"While we have always had a cancellation plan in place in our contract, it’s been interesting seeing how it all plays out in reality," explains Lisa Ashley of The Wedding Artists Co., a collective of wedding photographers. "Keep in mind: The cancellation policy was born out of the idea there may be one weekend affected due to a hurricane or other natural disaster. We’ve never considered what it would be like if an entire wedding season had to get moved."

Meet the Expert

Lisa Ashley is the owner and curator of The Wedding Artists Co. She works with photographers, such as Sasithon Pooviriyakul of Sasithon Photography and Samm Blake, and filmmakers, managing their bookings and contracts.

This is the exact reality that those in the wedding industry are living right now—so due to the sheer number of postponements and rebookings, Ashley encourages couples to "think outside of the box and be flexible" when choosing a new date. "Be open to a Thursday or Friday wedding or perhaps a wedding off-season like November and December so that you can keep your same vendors and deposits in-tact," she recommends. "We are committed to our clients and will try and support whatever path they decide moving forward."

Below, the top questions to ask your wedding photographer right now.

  • What is your reschedule/cancellation policy?
  • What are there the fees associated with rescheduling?
  • What is your availability if we do reschedule our wedding?
  • Can we apply our deposit to a new wedding date?
  • We planned a destination wedding. Will you still feel comfortable traveling?

What to Ask Your Caterer

For couples postponing their plans: Robin Selden of Marcia Selden Catering & Event Planning encourages you (as well as other caterers) to "be patient." "Try to take a deep breath and put this into perspective and know that like you're going to get married," she says. "You're robbed of the day that you hoped it would be but it's still going to happen. It's just a matter of when."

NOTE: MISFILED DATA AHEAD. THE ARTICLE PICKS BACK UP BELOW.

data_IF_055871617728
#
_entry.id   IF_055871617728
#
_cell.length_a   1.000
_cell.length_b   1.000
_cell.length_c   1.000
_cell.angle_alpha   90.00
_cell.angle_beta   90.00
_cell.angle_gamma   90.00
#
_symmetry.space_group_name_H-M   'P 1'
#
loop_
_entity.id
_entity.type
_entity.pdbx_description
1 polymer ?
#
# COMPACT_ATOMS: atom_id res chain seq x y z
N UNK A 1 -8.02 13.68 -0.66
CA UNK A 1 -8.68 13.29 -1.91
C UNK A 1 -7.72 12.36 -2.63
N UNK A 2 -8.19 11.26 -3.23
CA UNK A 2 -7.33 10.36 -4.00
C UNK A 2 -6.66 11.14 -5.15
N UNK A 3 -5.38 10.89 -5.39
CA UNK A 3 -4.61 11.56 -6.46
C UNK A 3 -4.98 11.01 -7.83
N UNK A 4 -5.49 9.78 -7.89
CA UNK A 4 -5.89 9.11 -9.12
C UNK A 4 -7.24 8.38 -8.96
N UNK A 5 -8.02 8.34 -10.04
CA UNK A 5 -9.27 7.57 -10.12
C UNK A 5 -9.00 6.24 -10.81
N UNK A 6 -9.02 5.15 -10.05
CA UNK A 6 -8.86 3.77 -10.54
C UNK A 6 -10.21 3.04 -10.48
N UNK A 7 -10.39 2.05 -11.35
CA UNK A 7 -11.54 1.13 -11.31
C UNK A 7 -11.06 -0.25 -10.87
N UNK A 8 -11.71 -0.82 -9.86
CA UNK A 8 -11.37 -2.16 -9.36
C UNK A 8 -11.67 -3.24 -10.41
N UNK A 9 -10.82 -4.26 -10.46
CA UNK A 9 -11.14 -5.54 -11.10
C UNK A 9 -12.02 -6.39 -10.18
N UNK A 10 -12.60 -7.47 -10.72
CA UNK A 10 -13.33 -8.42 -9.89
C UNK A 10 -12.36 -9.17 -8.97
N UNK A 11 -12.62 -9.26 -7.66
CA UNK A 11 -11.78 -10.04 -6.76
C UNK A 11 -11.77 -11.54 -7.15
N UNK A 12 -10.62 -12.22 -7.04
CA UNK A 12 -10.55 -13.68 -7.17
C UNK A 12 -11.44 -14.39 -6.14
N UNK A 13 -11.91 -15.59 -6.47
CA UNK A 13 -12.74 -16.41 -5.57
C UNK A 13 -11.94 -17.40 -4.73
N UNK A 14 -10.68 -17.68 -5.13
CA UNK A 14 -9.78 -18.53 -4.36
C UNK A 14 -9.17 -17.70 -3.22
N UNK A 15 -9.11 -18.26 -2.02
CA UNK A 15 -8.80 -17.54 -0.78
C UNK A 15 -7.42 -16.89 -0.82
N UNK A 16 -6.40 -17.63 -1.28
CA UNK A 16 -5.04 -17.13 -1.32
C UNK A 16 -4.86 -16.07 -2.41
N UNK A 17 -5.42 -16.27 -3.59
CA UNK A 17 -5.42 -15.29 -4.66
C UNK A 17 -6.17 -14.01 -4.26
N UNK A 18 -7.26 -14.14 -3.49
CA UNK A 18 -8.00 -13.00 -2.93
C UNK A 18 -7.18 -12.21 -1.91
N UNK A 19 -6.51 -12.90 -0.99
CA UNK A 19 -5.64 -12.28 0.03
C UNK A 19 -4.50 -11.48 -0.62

And like Tibbets, Selden also stresses that flexibility at this time is vital. "You’ve got to be willing to be creative," she says. So, be open to adjusting your wedding meal to your new date—after all, will a summer menu feel appropriate on your new November date?!

Meet the Expert

Robin Selden is a managing partner and executive chef of Marcia Selden Catering & Event Planning on Stamford, Connecticut. She is also on the president's council of the International Caterers Association.

"While we all need to worry about our businesses, at the same time, this is a day that couples dream of and so [we] want to make sure that [we] are making them feel good," Selden shares.

Below, the top questions to ask your wedding caterer right now.

  • Are there any fees associated with canceling or postponing our wedding?
  • What is your availability if we do postpone our event?
  • Will you be changing the way you present and serve food?
  • If our original guest count lowers because of COVID-19, can we pay based on the new count or will you charge us the original amount?
  • If we reschedule, will we have to completely change our wedding menu?

What to Ask Your Florist

For Jenn Sanchez of Jenn Sanchez Design, nothing is more important than empathy right now. "I think the most important thing is that we all have a lot of patience and understanding for each other," she says.

Meet the Expert

Jenn Sanchez is a floral designer based in California. She has executed events across the U.S. and around the world.

Like Ashley, Sanchez also stresses being flexible. "A lot of our beautiful product is imported from different parts of the world," she explains. "We can't control if certain countries are stopping production or stopping shipping." For this reason, she recommends that couples—or their planner, if they have one—reach out to their florist, reach out to their vendors, overview contracts, and make a contingency plan. "I don’t think it hurts to ask these questions and also be understanding when we just might not know right now," she says.

Below, the top questions to ask your wedding florist right now.

  • What happens if we decide to postpone or cancel our event?
  • Where are our chosen flowers coming from?
  • Do you foresee an issue sourcing our chosen flowers?
  • If so, will you work with us to pick different flowers that are available?
  • Can we apply our deposit to a new wedding date?

Adds Sanchez, "I don’t think it hurts to ask these questions and also be understanding when we just might not know right now."

The current outbreak of coronavirus (COVID-19) has been declared a pandemic by The World Health Organization. As the situation remains fluid, we’ll be sharing tips and stories from industry experts and couples who are experiencing cancellations to give you the most up to date advice on how this can impact your wedding.